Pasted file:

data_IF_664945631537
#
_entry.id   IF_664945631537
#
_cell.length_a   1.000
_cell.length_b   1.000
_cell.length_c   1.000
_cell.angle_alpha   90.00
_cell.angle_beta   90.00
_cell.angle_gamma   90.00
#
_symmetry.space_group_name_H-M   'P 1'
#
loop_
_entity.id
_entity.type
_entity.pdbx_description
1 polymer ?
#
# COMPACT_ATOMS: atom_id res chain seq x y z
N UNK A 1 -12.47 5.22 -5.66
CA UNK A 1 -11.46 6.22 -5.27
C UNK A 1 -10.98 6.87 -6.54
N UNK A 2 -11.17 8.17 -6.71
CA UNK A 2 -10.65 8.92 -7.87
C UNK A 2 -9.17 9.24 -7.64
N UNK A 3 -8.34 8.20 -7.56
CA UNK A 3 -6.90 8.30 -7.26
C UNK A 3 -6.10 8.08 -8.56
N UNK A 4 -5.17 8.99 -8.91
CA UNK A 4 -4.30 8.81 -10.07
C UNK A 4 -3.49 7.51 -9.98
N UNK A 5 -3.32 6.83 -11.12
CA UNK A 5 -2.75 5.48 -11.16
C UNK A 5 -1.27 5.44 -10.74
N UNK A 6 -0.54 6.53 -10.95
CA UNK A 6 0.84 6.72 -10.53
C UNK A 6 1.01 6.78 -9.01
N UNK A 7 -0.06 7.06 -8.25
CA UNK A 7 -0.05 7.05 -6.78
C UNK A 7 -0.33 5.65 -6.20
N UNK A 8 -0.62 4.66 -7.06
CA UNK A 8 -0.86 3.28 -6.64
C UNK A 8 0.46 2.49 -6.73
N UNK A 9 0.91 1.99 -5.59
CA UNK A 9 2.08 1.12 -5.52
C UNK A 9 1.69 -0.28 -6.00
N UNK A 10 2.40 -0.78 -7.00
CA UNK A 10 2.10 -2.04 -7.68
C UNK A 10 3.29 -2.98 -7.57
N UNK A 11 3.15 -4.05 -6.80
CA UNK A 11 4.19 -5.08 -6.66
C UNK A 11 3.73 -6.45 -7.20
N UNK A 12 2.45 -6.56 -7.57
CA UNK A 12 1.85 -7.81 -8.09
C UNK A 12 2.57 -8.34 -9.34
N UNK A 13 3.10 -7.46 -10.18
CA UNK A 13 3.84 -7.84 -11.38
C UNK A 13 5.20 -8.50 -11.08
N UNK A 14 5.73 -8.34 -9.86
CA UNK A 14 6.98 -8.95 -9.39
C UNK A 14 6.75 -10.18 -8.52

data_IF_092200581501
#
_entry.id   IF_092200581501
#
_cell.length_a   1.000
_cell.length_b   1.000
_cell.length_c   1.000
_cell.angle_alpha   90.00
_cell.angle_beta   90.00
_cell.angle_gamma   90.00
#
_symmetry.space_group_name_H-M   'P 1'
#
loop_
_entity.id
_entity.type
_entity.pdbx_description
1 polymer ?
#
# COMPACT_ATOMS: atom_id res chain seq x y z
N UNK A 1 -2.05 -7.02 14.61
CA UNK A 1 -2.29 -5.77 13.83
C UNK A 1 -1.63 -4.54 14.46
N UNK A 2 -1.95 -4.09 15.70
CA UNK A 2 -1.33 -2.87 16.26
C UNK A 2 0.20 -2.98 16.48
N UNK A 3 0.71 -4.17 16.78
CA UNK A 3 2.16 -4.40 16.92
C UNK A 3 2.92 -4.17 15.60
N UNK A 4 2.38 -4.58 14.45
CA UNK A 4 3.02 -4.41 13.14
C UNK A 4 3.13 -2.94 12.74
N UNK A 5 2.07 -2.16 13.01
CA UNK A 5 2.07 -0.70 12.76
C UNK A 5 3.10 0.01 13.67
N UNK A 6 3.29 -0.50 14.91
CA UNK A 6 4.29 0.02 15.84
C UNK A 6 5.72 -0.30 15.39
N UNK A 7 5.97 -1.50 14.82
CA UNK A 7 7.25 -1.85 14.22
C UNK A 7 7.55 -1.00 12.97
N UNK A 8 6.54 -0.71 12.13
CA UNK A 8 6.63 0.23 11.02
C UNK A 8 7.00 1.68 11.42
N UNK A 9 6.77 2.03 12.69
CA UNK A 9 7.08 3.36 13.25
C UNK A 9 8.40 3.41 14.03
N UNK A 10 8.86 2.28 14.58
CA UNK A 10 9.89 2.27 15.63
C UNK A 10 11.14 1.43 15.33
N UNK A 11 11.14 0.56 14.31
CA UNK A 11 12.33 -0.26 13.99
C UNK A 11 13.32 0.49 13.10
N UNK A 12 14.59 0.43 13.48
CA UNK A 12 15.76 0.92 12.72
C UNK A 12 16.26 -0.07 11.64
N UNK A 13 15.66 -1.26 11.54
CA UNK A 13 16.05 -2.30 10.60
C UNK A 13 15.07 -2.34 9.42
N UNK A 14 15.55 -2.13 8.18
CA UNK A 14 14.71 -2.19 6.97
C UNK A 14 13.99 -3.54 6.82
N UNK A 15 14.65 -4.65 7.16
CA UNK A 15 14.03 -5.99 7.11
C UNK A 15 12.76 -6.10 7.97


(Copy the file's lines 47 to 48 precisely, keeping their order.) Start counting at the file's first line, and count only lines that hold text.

C UNK A 9 1.69 -0.28 -6.00
N UNK A 10 2.40 -0.78 -7.00